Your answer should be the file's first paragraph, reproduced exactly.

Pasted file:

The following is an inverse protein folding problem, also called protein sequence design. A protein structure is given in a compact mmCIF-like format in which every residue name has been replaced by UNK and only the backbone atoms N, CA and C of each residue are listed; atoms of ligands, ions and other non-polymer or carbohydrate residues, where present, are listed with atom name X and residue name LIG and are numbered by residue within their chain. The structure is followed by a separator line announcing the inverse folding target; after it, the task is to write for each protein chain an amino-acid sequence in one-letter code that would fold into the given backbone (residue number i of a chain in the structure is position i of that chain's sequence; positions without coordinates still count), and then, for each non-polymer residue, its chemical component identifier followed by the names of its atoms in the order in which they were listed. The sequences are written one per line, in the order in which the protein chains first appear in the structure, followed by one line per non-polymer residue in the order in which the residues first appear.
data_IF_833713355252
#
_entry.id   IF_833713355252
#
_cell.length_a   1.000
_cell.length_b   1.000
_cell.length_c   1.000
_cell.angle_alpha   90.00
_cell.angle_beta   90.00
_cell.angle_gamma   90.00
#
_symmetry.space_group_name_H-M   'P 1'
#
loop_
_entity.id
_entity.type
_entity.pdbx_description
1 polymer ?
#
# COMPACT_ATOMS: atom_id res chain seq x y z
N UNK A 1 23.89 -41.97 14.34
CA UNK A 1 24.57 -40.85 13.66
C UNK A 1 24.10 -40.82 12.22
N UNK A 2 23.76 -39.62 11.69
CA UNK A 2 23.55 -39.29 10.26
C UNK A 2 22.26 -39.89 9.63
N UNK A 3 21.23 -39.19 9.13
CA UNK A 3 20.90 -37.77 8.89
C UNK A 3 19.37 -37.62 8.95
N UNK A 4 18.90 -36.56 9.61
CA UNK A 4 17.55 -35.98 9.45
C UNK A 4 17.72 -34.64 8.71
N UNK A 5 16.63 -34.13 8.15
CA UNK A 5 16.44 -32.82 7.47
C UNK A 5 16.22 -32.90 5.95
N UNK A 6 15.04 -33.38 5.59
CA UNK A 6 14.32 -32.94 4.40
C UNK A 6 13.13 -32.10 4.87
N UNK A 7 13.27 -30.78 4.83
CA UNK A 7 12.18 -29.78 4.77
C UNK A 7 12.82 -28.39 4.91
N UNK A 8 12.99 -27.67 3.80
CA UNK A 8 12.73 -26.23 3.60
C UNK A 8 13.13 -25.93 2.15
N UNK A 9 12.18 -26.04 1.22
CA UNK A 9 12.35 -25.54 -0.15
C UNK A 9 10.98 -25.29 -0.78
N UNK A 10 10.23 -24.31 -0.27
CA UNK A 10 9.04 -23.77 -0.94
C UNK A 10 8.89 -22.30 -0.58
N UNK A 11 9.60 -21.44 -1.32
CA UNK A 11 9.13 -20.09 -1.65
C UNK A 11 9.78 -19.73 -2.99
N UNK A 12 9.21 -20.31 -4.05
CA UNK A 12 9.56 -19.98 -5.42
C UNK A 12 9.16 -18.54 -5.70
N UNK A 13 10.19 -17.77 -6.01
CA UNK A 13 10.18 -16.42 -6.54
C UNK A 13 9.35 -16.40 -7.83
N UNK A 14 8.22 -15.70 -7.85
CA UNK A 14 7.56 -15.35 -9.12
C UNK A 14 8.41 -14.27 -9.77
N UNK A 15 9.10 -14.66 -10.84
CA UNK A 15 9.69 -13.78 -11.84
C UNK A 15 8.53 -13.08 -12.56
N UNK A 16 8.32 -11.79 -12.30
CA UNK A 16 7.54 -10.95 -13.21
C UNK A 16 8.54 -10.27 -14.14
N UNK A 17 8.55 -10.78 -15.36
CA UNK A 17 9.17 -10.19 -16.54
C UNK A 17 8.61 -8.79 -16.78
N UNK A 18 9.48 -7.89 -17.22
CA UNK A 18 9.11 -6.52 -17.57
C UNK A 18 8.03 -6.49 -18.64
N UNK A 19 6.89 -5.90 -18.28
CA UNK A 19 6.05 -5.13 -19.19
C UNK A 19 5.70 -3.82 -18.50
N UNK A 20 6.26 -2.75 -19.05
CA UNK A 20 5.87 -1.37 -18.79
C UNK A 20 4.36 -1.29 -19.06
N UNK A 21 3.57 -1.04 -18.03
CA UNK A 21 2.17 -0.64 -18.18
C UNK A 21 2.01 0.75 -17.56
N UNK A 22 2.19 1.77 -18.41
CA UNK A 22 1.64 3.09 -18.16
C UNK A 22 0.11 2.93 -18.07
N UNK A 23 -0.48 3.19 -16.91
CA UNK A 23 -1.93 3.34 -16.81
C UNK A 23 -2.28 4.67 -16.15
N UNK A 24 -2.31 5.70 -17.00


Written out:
The following is an inverse protein folding problem, also called protein sequence design. A protein structure is given in a compact mmCIF-like format in which every residue name has been replaced by UNK and only the backbone atoms N, CA and C of each residue are listed; atoms of ligands, ions and other non-polymer or carbohydrate residues, where present, are listed with atom name X and residue name LIG and are numbered by residue within their chain. The structure is followed by a separator line announcing the inverse folding target; after it, the task is to write for each protein chain an amino-acid sequence in one-letter code that would fold into the given backbone (residue number i of a chain in the structure is position i of that chain's sequence; positions without coordinates still count), and then, for each non-polymer residue, its chemical component identifier followed by the names of its atoms in the order in which they were listed. The sequences are written one per line, in the order in which the protein chains first appear in the structure, followed by one line per non-polymer residue in the order in which the residues first appear.